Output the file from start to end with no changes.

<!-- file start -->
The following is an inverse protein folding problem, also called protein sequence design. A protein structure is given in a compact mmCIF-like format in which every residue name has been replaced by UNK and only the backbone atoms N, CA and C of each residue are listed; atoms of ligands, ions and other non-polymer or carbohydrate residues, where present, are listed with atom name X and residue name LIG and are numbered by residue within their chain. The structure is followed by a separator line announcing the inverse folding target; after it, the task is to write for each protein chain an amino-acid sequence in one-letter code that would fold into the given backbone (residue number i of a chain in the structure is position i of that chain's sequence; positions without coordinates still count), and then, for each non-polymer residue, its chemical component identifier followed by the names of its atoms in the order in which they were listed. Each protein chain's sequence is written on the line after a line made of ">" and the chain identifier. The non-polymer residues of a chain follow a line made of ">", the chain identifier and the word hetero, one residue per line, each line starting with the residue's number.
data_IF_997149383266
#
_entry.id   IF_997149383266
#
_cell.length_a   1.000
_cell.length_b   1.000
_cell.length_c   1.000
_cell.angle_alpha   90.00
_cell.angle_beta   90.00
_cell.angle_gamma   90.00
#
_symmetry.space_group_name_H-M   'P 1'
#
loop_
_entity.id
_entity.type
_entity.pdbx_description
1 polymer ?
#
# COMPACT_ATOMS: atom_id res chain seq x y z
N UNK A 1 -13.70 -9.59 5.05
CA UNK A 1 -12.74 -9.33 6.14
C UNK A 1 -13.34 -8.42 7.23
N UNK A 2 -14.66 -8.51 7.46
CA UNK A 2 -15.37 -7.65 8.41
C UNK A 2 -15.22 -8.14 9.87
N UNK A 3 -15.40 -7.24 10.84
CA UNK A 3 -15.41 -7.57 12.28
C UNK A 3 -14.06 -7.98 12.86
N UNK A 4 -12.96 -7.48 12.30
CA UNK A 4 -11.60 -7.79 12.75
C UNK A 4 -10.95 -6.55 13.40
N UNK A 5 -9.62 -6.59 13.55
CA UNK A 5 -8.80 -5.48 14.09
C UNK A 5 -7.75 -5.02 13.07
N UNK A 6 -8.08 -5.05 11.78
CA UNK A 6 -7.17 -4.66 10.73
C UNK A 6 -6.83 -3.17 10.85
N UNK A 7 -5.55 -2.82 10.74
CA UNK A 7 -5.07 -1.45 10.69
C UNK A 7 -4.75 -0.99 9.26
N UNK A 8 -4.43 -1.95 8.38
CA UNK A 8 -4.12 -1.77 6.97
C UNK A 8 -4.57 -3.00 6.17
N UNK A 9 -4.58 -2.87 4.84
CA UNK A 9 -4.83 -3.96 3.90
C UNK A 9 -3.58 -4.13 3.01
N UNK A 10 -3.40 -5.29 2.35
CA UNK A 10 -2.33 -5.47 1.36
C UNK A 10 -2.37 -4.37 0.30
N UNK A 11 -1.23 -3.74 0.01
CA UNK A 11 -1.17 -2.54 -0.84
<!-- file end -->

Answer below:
The following is an inverse protein folding problem, also called protein sequence design. A protein structure is given in a compact mmCIF-like format in which every residue name has been replaced by UNK and only the backbone atoms N, CA and C of each residue are listed; atoms of ligands, ions and other non-polymer or carbohydrate residues, where present, are listed with atom name X and residue name LIG and are numbered by residue within their chain. The structure is followed by a separator line announcing the inverse folding target; after it, the task is to write for each protein chain an amino-acid sequence in one-letter code that would fold into the given backbone (residue number i of a chain in the structure is position i of that chain's sequence; positions without coordinates still count), and then, for each non-polymer residue, its chemical component identifier followed by the names of its atoms in the order in which they were listed. Each protein chain's sequence is written on the line after a line made of ">" and the chain identifier. The non-polymer residues of a chain follow a line made of ">", the chain identifier and the word hetero, one residue per line, each line starting with the residue's number.
data_IF_997149383266
#
_entry.id   IF_997149383266
#
_cell.length_a   1.000
_cell.length_b   1.000
_cell.length_c   1.000
_cell.angle_alpha   90.00
_cell.angle_beta   90.00
_cell.angle_gamma   90.00
#
_symmetry.space_group_name_H-M   'P 1'
#
loop_
_entity.id
_entity.type
_entity.pdbx_description
1 polymer ?
#
# COMPACT_ATOMS: atom_id res chain seq x y z
N UNK A 1 -13.70 -9.59 5.05
CA UNK A 1 -12.74 -9.33 6.14
C UNK A 1 -13.34 -8.42 7.23
N UNK A 2 -14.66 -8.51 7.46
CA UNK A 2 -15.37 -7.65 8.41
C UNK A 2 -15.22 -8.14 9.87
N UNK A 3 -15.40 -7.24 10.84
CA UNK A 3 -15.41 -7.57 12.28
C UNK A 3 -14.06 -7.98 12.86
N UNK A 4 -12.96 -7.48 12.30
CA UNK A 4 -11.60 -7.79 12.75
C UNK A 4 -10.95 -6.55 13.40
N UNK A 5 -9.62 -6.59 13.55
CA UNK A 5 -8.80 -5.48 14.09
C UNK A 5 -7.75 -5.02 13.07
N UNK A 6 -8.08 -5.05 11.78
CA UNK A 6 -7.17 -4.66 10.73
C UNK A 6 -6.83 -3.17 10.85
N UNK A 7 -5.55 -2.82 10.74
CA UNK A 7 -5.07 -1.45 10.69
C UNK A 7 -4.75 -0.99 9.26
N UNK A 8 -4.43 -1.95 8.38
CA UNK A 8 -4.12 -1.77 6.97
C UNK A 8 -4.57 -3.00 6.17
N UNK A 9 -4.58 -2.87 4.84
CA UNK A 9 -4.83 -3.96 3.90
C UNK A 9 -3.58 -4.13 3.01
N UNK A 10 -3.40 -5.29 2.35
CA UNK A 10 -2.33 -5.47 1.36
C UNK A 10 -2.37 -4.37 0.30
N UNK A 11 -1.23 -3.74 0.01
CA UNK A 11 -1.17 -2.54 -0.84